When Enough Is Enough: Knowing When To Quit
I recently watched the documentary Driven about former UFC Lightweight champion Jens Pulver. It’s a fascinating perspective on Jens preparing for what would be his last UFC fight. The documentary film provides a look behind the scenes at what a fighter goes through before a big fight. While there were plenty of compelling moments and entertaining footage, what stuck with me from the film was more of haunting image - that of a broken man.
The image I’m talking about is that of a man beaten before he even steps in the ring. You could see it in his face and you could most certainly see it in his sparring rounds leading up to his fight. Frankly, shame on his coach for letting him fight. It was plain as day. Jens had no business in that ring. People get killed in the ring, and it’s a trainer’s job to protect the fighter, period. But hey, we all have to get paid, and it was Jen’s decision to make.
I felt for Jens in watching the documentary. I cannot comprehend the trauma of what someone like Jens has been though. Such trauma is often what leads fighters to fight. Tyson was driven by this, too. It’s a motivating factor that’s for sure. Jens turned that trauma and rage into something positive, becoming a gifted fighter and a world champion. He also courageously spoke plainly and openly about the abuse he experienced. His vulnerability was commendable. However, vulnerability is not the same as knowing yourself and self-knowledge is what protects us in and out of the ring.
I’ve always been fascinated by the athlete who doesn’t know when to say “when.” No one seems to be immune, no matter how talented or great. In fact, the very same determination that makes champions can ultimately lead to their demise as well. We have the image of Willie Mays as one of the greatest players of all time, making one of the greatest plays in the outfield for the Giants, in a play simply known as “the catch.” That juxtaposed with the image of Mays platooning in the outfield for the Mets at the end of his career. Even the great Muhammad Ali looked downright sad at the end. Larry Holmes was a great champion, but Ali could have been killed in that ring against Holmes.
Recently, my favorite boxer, Manny Pacquiao, was knocked out viciously by Juan Manuel Marquez. Marquez is a gifted fighter and has given Manny fits in the four times they fought. Manny was competitive in this bout as well, but he frankly didn’t see the punch coming and walked right into Marquez’s right hand. He was knocked out cold, flat on his face for almost two minutes. Freddie Roach, Pacquiao’s trainer, seemed hesitant before the fight. One wonders if Manny can recover from such a blow or should? When is enough enough and who’s call is it to make?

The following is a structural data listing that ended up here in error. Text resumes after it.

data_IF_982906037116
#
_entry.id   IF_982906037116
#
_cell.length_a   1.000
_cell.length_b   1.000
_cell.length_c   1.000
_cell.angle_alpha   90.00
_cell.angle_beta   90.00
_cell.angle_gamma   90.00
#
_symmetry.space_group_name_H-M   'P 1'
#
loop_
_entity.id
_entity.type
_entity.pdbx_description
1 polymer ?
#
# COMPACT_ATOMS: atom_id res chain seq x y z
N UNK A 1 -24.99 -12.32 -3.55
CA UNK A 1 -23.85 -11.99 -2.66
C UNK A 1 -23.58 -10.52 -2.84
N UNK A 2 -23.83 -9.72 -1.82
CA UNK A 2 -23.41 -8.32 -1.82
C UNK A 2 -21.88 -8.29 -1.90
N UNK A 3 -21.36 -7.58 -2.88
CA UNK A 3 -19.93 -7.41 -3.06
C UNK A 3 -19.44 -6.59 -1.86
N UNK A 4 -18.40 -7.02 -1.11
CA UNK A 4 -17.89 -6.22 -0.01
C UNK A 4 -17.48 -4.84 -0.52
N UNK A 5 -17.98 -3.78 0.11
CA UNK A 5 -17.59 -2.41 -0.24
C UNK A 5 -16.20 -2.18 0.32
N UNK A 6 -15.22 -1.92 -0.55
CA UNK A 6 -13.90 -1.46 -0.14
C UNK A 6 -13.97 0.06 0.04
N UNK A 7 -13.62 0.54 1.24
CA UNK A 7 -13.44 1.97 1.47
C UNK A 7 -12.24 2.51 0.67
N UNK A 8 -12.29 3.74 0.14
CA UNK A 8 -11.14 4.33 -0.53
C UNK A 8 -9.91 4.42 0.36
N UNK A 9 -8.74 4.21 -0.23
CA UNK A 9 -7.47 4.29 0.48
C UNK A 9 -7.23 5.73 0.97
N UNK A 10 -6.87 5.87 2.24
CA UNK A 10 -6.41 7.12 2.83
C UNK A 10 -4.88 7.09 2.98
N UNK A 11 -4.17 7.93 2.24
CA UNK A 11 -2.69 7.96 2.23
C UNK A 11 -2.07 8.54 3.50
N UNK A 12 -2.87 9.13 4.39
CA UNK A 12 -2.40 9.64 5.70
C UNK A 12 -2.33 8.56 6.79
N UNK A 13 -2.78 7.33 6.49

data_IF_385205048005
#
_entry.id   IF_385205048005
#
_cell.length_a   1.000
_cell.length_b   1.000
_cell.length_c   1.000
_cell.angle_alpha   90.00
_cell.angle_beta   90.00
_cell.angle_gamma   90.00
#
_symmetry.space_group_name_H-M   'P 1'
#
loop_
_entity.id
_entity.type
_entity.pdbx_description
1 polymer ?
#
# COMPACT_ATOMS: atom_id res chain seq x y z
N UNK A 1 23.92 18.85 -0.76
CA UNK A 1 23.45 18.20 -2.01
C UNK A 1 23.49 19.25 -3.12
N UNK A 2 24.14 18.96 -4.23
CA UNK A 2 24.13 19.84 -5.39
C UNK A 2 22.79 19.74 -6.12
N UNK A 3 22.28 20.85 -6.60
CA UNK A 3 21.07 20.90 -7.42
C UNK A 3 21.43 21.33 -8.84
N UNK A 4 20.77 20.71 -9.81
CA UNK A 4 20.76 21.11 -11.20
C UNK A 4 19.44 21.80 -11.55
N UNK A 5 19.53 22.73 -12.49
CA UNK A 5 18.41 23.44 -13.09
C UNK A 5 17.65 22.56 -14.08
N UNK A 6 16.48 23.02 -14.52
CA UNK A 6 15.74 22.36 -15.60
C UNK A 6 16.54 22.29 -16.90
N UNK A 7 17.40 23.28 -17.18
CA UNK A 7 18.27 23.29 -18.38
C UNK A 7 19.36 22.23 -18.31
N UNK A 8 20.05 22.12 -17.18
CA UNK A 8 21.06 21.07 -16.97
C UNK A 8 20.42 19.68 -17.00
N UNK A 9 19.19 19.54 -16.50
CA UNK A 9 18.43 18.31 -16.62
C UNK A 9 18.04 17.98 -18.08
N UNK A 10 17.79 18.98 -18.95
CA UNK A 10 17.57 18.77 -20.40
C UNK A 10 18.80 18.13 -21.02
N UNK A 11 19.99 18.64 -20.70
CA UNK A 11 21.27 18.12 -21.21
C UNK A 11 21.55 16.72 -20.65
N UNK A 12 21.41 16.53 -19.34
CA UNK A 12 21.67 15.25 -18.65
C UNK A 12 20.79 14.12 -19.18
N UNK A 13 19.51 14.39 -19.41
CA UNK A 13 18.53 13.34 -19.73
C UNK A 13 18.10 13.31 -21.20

The truth is we love gladiators and we yearn for the sting of battle. We are hard wired as humans to compete and celebrate those who courageously lay it on the line. Courage has always been a particularly favorite concept of mine, but over the years, I have come to reevaluate this concept. Courage is facing danger. It is bravery. However, sometimes courage is also knowing that enough is enough.
Sometimes courage is knowing yourself and realizing it’s time to fight a different battle. The truth is, there are some battles we cannot recover from. I wonder how many athletes truly have this sense of courage. I can think of athletes on one hand who left on top of their game, and they also took a lot of heat for doing so. Barry Sanders was labeled a quitter, but my only memory of Sanders is as a graceful powerful running back. He didn’t go out on his back.
No doubt Ali doesn’t regret fighting Liston, Frazier, and Foreman. He doesn’t regret winning a gold medal or taking a courageous stand against the Vietnam War. However, I wonder if Ali regrets fighting Larry Holmes when he really had no business doing so? Was he already severely damaged when he decided to fight Holmes? Did the fight cause even more damage? We will never know for sure.
As for Jens, I think he should have opened up that MMA gym in Idaho instead of fighting that last time in the UFC. Hopefully he still will. I hope he is able to shake off the loss and look forward instead of back. Jens was a great fighter. Was.
Ultimately, life moves forward and what we used to be doesn’t matter. What we are matters. This requires the ability to be introspective and grow. We have to be willing to reinvent ourselves, which can be particularly daunting for those who have always been only one thing. Life isn’t lived in the rearview mirror, but looking out that windshield to what’s right in front of us. Looking too far ahead is a good way to get lost and staring at that rearview is a good way to end up in a wreck.
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